AceShowbiz - Salman Rushdie has called his attacker an "idiot." On August 12, 2022, "The Satanic Verses" writer, 75, was onstage at the Chautauqua Institution in Western New York when 24-year-old Hadi Matar charged at him with a knife and stabbed him 15 times in the torso and neck, and the author said he now suffers PTSD and nightmares after the "colossal" assault.
Still in recovery at home after six weeks in hospital following the attack, Salman told The New Yorker about how Matar had given a newspaper interview from prison, "I don't know what I think of him, because I don't know him."
"All I've seen is his idiotic interview in the New York Post. Which only an idiot would do. I know that the trial is still a long way away. It might not happen until late next year. I guess I'll find out some more about him then."
Salman was pictured in The New Yorker article with his right eye blacked out by a darkened glasses lens and has been left with scars of his face and a drooping lower lip. He suffered damage to his liver and to nerves in one arm following the attack and lost sight in his eye and use of a hand.
Salman added about his injuries, "I've been better. But, considering what happened, I'm not so bad. As you can see, the big injuries are healed, essentially. I have feeling in my thumb and index finger and in the bottom half of the palm."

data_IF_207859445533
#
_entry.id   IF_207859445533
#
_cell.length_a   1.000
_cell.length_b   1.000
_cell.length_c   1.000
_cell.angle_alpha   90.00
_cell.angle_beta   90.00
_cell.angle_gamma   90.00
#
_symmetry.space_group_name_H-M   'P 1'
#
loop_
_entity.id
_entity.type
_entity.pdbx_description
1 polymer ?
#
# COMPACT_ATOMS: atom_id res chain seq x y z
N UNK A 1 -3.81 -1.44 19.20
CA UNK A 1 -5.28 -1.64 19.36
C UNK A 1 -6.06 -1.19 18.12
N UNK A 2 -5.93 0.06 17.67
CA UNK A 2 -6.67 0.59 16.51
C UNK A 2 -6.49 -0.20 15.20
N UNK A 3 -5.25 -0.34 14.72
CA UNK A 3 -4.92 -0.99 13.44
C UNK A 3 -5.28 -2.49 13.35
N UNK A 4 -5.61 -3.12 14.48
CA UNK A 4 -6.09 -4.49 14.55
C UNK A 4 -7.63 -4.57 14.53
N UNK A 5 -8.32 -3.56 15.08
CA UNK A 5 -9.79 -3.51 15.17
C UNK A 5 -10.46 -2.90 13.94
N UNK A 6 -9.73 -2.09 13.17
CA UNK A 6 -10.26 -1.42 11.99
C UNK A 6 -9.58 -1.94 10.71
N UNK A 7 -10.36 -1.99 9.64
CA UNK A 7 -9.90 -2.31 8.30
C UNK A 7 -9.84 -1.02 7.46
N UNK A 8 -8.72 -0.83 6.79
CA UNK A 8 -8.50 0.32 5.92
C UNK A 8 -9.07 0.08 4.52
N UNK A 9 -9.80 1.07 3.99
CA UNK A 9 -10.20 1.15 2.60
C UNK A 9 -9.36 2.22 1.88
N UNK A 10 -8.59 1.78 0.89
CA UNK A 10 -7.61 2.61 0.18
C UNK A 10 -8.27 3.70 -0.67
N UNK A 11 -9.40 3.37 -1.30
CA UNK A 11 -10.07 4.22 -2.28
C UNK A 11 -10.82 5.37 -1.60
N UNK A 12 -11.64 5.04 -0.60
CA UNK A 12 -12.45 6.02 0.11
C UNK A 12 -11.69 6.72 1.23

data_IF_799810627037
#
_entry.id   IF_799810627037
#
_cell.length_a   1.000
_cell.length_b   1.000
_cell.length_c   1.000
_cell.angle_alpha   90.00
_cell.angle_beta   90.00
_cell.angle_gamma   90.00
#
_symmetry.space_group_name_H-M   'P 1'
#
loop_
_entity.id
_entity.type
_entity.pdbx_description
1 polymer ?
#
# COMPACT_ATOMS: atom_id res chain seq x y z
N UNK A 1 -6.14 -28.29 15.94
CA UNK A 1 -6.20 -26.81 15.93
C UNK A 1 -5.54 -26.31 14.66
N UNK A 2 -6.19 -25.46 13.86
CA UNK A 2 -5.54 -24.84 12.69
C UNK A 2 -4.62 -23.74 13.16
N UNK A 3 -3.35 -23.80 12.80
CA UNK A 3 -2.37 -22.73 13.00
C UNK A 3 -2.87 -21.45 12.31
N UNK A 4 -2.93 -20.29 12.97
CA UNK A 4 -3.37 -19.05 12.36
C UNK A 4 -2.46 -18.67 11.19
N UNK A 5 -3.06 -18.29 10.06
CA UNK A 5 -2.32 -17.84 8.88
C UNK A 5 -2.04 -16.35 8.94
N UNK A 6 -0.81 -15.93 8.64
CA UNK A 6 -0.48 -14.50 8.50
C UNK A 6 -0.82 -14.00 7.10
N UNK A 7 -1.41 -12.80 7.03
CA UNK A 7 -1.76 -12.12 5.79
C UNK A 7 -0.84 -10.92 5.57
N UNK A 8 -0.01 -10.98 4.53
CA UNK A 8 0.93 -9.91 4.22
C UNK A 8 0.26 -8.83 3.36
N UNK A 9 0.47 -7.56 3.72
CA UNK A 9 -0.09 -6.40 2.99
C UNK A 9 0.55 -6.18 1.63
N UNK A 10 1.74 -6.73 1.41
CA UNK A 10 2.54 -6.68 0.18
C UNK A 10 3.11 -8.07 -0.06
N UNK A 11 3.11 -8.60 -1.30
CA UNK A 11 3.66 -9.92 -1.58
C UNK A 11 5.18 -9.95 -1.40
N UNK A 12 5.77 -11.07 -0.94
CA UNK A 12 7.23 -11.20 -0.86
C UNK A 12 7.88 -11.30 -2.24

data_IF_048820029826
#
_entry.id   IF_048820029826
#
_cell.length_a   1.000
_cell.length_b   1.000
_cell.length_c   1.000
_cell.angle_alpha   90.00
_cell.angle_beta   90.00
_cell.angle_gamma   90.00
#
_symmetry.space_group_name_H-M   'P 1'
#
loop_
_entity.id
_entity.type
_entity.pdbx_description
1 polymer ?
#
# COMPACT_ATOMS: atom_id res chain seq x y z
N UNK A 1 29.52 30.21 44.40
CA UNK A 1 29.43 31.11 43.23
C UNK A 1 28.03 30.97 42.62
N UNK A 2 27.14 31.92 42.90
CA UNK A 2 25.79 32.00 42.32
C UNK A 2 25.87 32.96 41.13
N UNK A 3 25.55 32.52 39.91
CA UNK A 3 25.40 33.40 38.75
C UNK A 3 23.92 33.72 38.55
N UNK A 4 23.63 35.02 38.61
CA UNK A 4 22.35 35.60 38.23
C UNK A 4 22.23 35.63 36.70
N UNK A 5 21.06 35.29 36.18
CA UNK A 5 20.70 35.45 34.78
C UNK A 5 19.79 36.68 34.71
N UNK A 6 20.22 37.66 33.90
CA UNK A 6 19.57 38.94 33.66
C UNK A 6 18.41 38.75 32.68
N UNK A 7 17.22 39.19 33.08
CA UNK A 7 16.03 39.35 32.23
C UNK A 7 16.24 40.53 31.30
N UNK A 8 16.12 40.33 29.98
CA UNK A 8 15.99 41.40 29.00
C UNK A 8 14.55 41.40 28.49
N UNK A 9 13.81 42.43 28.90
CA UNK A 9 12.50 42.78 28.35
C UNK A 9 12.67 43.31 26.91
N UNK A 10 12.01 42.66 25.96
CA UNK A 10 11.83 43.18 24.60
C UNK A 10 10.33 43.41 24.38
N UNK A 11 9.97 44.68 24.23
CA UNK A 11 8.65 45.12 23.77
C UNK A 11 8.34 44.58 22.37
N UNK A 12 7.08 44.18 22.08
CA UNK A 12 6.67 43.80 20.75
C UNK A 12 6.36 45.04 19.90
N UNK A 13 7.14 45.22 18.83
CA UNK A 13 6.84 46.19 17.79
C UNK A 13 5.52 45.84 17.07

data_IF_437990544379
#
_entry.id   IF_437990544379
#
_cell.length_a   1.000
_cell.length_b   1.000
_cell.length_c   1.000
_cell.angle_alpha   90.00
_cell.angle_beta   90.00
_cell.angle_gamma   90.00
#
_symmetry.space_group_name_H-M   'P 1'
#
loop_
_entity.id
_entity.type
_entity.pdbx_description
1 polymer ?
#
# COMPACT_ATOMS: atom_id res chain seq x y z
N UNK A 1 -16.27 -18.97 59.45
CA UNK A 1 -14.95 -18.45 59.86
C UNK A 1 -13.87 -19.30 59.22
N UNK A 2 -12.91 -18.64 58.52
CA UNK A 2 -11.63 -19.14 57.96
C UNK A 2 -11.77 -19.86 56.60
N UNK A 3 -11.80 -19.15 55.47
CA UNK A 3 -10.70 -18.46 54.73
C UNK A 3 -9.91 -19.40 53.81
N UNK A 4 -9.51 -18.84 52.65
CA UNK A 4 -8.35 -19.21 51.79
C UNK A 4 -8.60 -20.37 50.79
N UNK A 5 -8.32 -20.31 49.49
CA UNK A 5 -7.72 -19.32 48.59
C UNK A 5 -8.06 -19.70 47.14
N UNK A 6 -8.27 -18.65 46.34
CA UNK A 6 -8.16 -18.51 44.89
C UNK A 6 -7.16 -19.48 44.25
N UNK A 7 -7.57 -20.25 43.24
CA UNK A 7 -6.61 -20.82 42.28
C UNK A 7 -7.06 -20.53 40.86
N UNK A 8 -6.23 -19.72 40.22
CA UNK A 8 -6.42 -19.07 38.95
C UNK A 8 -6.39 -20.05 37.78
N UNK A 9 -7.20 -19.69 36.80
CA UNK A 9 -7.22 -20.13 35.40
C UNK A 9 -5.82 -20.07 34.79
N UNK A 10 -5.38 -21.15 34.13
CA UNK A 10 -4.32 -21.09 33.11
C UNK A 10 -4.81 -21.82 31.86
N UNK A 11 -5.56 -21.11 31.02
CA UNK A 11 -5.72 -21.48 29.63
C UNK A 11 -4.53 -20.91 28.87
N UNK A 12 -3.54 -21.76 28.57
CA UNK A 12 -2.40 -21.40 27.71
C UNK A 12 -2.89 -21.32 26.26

"I'm doing a lot of hand therapy, and I'm told that I'm doing very well. There have been nightmares - not exactly the incident, but just frightening. Those seem to be diminishing. I'm fine. I'm able to get up and walk around. When I say I'm fine, I mean, there's bits of my body that need constant check-ups. It was a colossal attack."
Salman went on about struggling to write in the wake of the stabbing, "There is such a thing as PTSD, you know. I've found it very, very difficult to write. I sit down to write, and nothing happens. I write, but it's a combination of blankness and junk, stuff that I write and that I delete the next day."
"I'm not out of that forest yet, really. I've simply never allowed myself to use the phrase 'writer's block.' Everybody has a moment when there's nothing in your head. And you think, 'Oh, well, there's never going to be anything.' "
But the writer said about hoping he will again find inspiration, "One of the things about being 75 and having written 21 books is that you know that, if you keep at it, something will come."
Salman also said about struggling to find TV shows he liked during his recovery and he found the Duke and Duchess of Sussex's Netflix series "banal" and he only enjoyed watching the World Cup.
Matar said he hated Salman - who is still living under a $3 million fatwa following the 1988 publication of "The Satanic Verses" which some Muslims consider blasphemous - as he had "attacked Islam."